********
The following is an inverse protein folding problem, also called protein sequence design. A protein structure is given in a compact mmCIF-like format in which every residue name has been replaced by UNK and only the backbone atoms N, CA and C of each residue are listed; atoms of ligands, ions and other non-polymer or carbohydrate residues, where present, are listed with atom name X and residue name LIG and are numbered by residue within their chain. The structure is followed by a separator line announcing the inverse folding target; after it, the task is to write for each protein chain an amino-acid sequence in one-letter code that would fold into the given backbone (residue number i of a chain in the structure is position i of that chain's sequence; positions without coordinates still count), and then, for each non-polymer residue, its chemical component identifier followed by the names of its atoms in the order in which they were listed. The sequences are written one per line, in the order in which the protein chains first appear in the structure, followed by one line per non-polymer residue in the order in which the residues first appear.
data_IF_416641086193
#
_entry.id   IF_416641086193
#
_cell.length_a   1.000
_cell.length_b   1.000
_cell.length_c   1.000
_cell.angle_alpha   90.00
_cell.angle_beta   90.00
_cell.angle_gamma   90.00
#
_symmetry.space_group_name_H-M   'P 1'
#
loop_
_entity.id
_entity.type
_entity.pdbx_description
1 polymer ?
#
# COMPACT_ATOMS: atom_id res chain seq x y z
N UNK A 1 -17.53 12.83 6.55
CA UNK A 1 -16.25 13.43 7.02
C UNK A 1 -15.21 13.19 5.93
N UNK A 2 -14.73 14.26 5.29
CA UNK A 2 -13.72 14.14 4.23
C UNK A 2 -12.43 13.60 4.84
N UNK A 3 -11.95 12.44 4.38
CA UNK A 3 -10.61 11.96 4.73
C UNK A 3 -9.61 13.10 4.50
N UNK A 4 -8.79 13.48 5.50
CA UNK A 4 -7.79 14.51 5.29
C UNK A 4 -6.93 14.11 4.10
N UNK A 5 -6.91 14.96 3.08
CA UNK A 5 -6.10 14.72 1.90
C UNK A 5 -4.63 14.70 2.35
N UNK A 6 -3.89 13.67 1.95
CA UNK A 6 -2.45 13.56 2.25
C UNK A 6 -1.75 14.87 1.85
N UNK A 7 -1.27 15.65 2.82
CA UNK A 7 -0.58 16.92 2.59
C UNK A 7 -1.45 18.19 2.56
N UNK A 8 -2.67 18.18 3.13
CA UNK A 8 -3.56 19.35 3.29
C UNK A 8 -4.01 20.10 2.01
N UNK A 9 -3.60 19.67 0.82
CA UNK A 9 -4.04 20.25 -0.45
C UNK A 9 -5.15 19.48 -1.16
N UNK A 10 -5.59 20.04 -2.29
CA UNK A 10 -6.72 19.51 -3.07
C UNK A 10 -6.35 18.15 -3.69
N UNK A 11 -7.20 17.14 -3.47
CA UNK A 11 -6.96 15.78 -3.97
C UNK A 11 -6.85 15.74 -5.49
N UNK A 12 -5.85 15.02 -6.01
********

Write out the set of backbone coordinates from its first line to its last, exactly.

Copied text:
The following is an inverse protein folding problem, also called protein sequence design. A protein structure is given in a compact mmCIF-like format in which every residue name has been replaced by UNK and only the backbone atoms N, CA and C of each residue are listed; atoms of ligands, ions and other non-polymer or carbohydrate residues, where present, are listed with atom name X and residue name LIG and are numbered by residue within their chain. The structure is followed by a separator line announcing the inverse folding target; after it, the task is to write for each protein chain an amino-acid sequence in one-letter code that would fold into the given backbone (residue number i of a chain in the structure is position i of that chain's sequence; positions without coordinates still count), and then, for each non-polymer residue, its chemical component identifier followed by the names of its atoms in the order in which they were listed. The sequences are written one per line, in the order in which the protein chains first appear in the structure, followed by one line per non-polymer residue in the order in which the residues first appear.
data_IF_416641086193
#
_entry.id   IF_416641086193
#
_cell.length_a   1.000
_cell.length_b   1.000
_cell.length_c   1.000
_cell.angle_alpha   90.00
_cell.angle_beta   90.00
_cell.angle_gamma   90.00
#
_symmetry.space_group_name_H-M   'P 1'
#
loop_
_entity.id
_entity.type
_entity.pdbx_description
1 polymer ?
#
# COMPACT_ATOMS: atom_id res chain seq x y z
N UNK A 1 -17.53 12.83 6.55
CA UNK A 1 -16.25 13.43 7.02
C UNK A 1 -15.21 13.19 5.93
N UNK A 2 -14.73 14.26 5.29
CA UNK A 2 -13.72 14.14 4.23
C UNK A 2 -12.43 13.60 4.84
N UNK A 3 -11.95 12.44 4.38
CA UNK A 3 -10.61 11.96 4.73
C UNK A 3 -9.61 13.10 4.50
N UNK A 4 -8.79 13.48 5.50
CA UNK A 4 -7.79 14.51 5.29
C UNK A 4 -6.93 14.11 4.10
N UNK A 5 -6.91 14.96 3.08
CA UNK A 5 -6.10 14.72 1.90
C UNK A 5 -4.63 14.70 2.35
N UNK A 6 -3.89 13.67 1.95
CA UNK A 6 -2.45 13.56 2.25
C UNK A 6 -1.75 14.87 1.85
N UNK A 7 -1.27 15.65 2.82
CA UNK A 7 -0.58 16.92 2.59
C UNK A 7 -1.45 18.19 2.56
N UNK A 8 -2.67 18.18 3.13
CA UNK A 8 -3.56 19.35 3.29
C UNK A 8 -4.01 20.10 2.01
N UNK A 9 -3.60 19.67 0.82
CA UNK A 9 -4.04 20.25 -0.45
C UNK A 9 -5.15 19.48 -1.16
N UNK A 10 -5.59 20.04 -2.29
CA UNK A 10 -6.72 19.51 -3.07
C UNK A 10 -6.35 18.15 -3.69
N UNK A 11 -7.20 17.14 -3.47
CA UNK A 11 -6.96 15.78 -3.97
C UNK A 11 -6.85 15.74 -5.49
N UNK A 12 -5.85 15.02 -6.01